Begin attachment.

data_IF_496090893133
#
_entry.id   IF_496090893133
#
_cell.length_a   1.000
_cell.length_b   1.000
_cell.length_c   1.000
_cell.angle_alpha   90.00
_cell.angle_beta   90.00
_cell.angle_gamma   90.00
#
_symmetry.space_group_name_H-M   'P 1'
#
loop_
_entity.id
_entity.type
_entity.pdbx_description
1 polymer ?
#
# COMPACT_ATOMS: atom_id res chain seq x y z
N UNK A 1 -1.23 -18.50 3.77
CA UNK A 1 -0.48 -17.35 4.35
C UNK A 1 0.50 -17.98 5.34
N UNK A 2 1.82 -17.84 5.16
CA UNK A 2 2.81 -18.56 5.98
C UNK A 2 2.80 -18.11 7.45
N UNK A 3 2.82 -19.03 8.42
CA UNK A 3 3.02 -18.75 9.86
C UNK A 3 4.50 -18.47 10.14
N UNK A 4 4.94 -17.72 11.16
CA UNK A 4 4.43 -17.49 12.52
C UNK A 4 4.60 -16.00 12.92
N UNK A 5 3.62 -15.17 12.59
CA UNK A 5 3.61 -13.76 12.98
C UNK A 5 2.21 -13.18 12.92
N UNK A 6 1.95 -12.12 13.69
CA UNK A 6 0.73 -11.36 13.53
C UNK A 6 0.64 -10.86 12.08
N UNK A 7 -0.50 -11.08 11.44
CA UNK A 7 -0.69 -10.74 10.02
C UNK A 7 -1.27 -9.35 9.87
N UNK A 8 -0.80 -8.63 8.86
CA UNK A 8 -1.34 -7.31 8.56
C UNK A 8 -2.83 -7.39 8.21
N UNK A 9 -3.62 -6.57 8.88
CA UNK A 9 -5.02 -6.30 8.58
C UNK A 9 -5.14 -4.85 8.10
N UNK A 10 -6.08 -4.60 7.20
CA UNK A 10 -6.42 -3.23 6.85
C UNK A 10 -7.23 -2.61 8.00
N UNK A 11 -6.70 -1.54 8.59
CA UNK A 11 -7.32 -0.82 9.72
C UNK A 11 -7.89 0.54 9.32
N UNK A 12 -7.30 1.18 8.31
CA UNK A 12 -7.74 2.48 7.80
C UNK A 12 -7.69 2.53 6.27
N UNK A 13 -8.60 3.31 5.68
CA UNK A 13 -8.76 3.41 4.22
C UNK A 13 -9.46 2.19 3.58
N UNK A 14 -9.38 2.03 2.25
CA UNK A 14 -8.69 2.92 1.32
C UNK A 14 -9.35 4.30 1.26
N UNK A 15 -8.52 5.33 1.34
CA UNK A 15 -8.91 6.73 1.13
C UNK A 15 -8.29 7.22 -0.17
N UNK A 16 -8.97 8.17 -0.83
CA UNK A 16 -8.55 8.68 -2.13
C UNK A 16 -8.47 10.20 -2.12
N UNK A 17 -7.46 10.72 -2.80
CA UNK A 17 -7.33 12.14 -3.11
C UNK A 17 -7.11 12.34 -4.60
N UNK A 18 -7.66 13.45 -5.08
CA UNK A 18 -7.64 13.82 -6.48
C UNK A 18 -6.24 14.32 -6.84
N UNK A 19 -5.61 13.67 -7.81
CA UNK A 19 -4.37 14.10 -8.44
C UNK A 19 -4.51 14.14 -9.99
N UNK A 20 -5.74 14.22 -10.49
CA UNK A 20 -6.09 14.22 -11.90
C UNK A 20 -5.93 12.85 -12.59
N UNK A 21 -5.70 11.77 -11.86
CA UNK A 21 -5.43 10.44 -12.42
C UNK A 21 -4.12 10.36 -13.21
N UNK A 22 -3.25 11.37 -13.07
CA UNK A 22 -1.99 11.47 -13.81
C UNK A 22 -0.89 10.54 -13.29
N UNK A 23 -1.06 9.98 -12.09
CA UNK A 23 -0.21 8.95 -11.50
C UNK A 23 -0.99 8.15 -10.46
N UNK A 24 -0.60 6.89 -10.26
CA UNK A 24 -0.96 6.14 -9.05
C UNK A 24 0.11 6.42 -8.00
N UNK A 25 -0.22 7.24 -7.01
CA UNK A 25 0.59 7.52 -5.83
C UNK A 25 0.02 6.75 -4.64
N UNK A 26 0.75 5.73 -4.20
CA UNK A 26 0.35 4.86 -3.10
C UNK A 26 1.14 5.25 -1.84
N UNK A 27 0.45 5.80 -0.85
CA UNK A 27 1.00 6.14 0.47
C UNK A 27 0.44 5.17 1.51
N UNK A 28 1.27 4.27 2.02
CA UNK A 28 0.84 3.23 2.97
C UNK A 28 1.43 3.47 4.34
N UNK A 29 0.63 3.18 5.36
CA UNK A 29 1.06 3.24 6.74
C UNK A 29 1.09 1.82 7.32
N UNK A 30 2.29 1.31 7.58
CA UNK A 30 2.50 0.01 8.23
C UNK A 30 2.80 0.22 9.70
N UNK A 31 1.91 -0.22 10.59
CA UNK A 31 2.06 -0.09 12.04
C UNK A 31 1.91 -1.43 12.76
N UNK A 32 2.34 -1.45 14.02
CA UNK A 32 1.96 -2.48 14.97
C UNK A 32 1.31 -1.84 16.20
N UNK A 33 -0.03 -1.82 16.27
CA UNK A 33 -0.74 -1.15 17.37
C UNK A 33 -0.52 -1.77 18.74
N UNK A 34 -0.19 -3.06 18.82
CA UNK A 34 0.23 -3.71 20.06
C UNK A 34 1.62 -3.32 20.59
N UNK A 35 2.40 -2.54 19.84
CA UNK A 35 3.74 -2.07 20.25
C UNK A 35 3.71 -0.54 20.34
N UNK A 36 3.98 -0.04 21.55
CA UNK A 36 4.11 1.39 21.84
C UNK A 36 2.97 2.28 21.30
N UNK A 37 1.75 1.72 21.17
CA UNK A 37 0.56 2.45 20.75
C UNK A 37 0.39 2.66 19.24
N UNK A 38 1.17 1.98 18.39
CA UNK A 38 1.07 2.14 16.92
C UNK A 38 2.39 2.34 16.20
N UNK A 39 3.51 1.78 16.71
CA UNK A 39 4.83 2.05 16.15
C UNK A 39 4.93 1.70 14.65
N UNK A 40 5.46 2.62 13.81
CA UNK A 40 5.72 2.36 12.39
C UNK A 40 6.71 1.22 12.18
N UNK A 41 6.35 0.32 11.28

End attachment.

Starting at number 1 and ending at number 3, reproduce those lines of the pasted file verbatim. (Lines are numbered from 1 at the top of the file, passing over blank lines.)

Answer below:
data_IF_496090893133
#
_entry.id   IF_496090893133